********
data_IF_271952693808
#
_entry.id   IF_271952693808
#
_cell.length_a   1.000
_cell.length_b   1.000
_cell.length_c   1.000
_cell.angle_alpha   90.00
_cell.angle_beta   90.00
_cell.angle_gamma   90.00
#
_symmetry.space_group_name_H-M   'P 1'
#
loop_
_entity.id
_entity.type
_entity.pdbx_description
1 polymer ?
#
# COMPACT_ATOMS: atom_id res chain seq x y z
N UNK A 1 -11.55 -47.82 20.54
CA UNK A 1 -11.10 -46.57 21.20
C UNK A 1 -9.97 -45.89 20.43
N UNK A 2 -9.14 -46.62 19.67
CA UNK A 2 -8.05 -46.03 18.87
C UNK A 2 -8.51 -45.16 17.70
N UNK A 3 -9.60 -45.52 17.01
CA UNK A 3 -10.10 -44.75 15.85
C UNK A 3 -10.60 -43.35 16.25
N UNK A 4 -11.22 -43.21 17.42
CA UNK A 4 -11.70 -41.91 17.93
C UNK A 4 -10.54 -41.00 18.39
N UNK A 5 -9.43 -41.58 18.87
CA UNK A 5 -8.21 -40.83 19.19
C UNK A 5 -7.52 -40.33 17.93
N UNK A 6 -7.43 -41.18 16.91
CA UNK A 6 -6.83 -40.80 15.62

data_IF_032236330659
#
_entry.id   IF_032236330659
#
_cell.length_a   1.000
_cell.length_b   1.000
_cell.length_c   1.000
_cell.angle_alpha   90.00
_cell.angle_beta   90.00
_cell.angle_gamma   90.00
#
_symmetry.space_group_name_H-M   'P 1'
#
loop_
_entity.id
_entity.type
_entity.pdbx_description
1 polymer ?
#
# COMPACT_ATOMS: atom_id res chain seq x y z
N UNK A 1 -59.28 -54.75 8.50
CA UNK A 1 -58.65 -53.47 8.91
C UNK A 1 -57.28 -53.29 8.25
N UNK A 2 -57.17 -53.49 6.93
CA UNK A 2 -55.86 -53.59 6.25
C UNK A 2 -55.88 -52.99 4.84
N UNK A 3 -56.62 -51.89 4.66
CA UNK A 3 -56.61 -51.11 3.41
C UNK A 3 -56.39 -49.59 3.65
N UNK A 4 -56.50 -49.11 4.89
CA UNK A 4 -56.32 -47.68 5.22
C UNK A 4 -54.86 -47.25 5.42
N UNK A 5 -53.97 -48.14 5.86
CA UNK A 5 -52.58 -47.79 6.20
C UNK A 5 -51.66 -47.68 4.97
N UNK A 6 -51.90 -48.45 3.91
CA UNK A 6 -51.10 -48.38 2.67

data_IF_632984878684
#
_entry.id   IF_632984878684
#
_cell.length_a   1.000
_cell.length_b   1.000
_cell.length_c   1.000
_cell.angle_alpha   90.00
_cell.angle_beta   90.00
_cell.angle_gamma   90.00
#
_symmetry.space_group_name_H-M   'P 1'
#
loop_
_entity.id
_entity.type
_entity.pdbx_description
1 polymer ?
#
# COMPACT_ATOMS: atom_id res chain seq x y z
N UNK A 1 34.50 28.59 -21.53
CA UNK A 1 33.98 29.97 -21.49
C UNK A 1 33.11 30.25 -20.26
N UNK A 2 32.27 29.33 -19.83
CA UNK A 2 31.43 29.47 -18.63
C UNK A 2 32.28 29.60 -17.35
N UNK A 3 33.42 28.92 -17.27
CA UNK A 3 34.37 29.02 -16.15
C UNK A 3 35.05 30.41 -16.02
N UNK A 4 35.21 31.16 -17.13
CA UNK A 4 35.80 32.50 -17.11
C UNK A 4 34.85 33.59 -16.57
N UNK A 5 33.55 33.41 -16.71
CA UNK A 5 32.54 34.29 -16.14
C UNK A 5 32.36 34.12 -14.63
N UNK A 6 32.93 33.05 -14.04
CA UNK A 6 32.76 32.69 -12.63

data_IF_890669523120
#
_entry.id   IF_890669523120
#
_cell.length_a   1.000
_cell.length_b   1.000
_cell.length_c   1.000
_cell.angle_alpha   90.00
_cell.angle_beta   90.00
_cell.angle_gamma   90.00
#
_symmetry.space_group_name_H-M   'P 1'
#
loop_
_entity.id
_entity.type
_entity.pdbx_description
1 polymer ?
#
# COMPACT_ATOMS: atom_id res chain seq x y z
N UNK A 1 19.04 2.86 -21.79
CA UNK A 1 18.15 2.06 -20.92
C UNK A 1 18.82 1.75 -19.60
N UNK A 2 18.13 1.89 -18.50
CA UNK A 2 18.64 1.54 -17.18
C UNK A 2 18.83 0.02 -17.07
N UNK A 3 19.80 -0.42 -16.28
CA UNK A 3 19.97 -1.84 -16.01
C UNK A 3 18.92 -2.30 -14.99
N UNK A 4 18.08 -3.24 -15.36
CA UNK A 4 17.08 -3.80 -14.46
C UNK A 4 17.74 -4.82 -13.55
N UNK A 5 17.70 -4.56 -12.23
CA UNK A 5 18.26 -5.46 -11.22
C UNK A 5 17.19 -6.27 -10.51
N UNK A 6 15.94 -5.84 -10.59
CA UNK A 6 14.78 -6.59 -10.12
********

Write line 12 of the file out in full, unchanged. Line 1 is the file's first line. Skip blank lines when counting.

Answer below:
_symmetry.space_group_name_H-M   'P 1'